This is the second installment of a three-part series about my family’s experience with a potential child predator. If you haven’t read it yet, you may want to start with Part 1: It’s Someone You Know. The concluding chapter is Part 3: Lessons Learned.
It must have been around the time that our children were born, around the year 2000 or so. We were attending church in Brecksville, the church in which we had been married a few years before. We wanted to take a more active role in youth fellowship. Some of the teens in the church had asked us to be advisers for the youth group, and we wanted to be more active in the Sunday School and Vacation Bible School programs.
At the time, there was a renewed emphasis on child abuse prevention, and to be involved with youth in the church in any kind of official capacity, we were required to attend a child abuse prevention training program. We weren’t happy about it. I’m a certified teacher. I work with kids all the time. This was just more red tape — more bureaucracy — just like background checks and TB tests and all the other hoops you have to jump through to do good things for kids these days. But we went.
The program talked about child predators. We learned about warning signs. Watch out for adults who always seem to be around kids. Look for people who are involved in children’s programs, but not necessarily in similar adult programs. Pay attention to seemingly innocent physical contact. Child predators will frequently share “secrets” with children, and try to build a confidence and rapport from them that is separate from their parents. When grooming a potential victim, a child predator will frequently buy gifts and do favors for a child. While it’s possible that a predator may use innuendo and make sexual references, these are often extremely vague so they can be explained away easily. Predators often build a trust relationship with children, and work to contrive situations where they can be alone with kids.
We went to the training. We watched the videos. We had the uncomfortable conversations. We learned to spot potential predators. More than anything, I think we learned how to avoid having our innocent actions be misinterpreted as predatory. We completed the course and went on with our lives. We never saw anything out of the ordinary when working with kids at church. At times, we had to remind others of the policies that were in place to protect kids. There have to be two non-related adults in the room, for example. Kids don’t ride alone in a chaperone’s car. Sometimes, in the practicality of doing volunteer work, these are difficult rules to follow. But they’re important ones.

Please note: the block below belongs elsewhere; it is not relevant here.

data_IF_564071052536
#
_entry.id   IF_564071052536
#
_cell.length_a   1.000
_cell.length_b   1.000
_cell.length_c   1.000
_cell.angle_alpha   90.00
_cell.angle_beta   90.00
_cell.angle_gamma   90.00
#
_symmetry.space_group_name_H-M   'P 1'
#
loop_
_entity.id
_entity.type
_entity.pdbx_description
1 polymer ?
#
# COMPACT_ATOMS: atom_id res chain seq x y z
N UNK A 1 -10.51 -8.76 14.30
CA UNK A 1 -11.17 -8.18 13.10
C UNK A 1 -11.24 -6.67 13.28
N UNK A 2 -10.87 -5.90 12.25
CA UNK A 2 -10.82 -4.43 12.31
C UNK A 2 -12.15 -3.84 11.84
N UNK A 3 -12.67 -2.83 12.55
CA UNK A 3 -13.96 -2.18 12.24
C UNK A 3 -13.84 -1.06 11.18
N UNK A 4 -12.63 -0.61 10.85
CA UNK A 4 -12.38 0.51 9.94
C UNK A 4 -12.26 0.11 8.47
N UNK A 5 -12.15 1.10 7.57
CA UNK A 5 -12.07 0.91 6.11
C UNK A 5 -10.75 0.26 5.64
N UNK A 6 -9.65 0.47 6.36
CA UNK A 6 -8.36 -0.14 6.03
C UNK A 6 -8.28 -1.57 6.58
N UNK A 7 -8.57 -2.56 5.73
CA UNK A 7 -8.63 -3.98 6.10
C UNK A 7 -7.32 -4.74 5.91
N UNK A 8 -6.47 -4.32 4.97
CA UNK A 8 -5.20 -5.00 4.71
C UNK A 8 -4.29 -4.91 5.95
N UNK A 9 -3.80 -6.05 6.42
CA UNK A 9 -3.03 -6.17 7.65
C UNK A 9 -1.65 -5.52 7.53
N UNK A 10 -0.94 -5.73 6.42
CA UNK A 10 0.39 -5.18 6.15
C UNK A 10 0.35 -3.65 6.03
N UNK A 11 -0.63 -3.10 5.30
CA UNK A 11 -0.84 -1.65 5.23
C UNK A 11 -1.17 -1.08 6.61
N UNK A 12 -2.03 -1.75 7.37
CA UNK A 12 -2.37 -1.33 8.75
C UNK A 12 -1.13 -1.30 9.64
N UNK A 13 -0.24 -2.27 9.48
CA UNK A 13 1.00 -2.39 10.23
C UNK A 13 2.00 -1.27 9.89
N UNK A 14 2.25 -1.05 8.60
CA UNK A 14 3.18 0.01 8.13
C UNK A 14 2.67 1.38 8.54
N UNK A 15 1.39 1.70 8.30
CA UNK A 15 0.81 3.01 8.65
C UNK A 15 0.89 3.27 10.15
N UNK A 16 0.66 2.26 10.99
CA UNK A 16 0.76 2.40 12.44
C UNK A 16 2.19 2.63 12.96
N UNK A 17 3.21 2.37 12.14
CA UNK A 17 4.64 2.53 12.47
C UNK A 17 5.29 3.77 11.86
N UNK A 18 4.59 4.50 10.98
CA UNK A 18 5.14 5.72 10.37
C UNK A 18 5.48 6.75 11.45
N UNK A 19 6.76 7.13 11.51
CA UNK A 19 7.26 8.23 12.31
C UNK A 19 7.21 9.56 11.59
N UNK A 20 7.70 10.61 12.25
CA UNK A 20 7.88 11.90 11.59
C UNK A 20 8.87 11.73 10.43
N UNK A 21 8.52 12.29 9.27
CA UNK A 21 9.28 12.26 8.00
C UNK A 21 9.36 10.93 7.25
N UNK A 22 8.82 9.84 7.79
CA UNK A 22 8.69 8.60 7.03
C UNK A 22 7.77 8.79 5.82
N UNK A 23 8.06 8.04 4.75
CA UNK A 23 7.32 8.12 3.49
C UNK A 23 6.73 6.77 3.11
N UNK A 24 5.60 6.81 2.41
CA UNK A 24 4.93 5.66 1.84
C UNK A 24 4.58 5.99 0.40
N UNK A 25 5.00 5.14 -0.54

A decade later, these red flags started popping up. Where did this gift come from? Why is our neighbor outside every time our kids are in the yard? What do you mean you were playing “hide and seek” or “tag” during your art lesson? Individually, everything was innocent. But collectively, they didn’t add up.
How convenient it is that our neighbor likes geology as much as our children, and is willing to take them to Geo-Junior activities? It is a bit strange that he’s not in the adult lapidary club, though, isn’t it? Why does he only go to the kids’ events?
It’s very generous of him to offer painting lessons to our daughter. And yet, he won’t accept any kind of remuneration. He has two students, both of whom are teenage girls. That’s suspicious, but may also just be a coincidence. He will only teach them one at a time — never together. Also suspicious, but also explained away. He wants to be able to focus on each of them individually. And he’s retired. He has plenty of time for both of them.
He’s married to his second wife. He has children and grandchildren, but we don’t know anything about them. Why doesn’t he ever see them or talk about them? Where was he before he was here? He lived in Ohio, then moved to New Mexico, and then moved back. Why? He lived in the northwest. He lived in California. How does this all add up? What is the timeline? Why did he move around so much? I’m sure there are perfectly reasonable explanations, but he never seemed willing to talk about his past.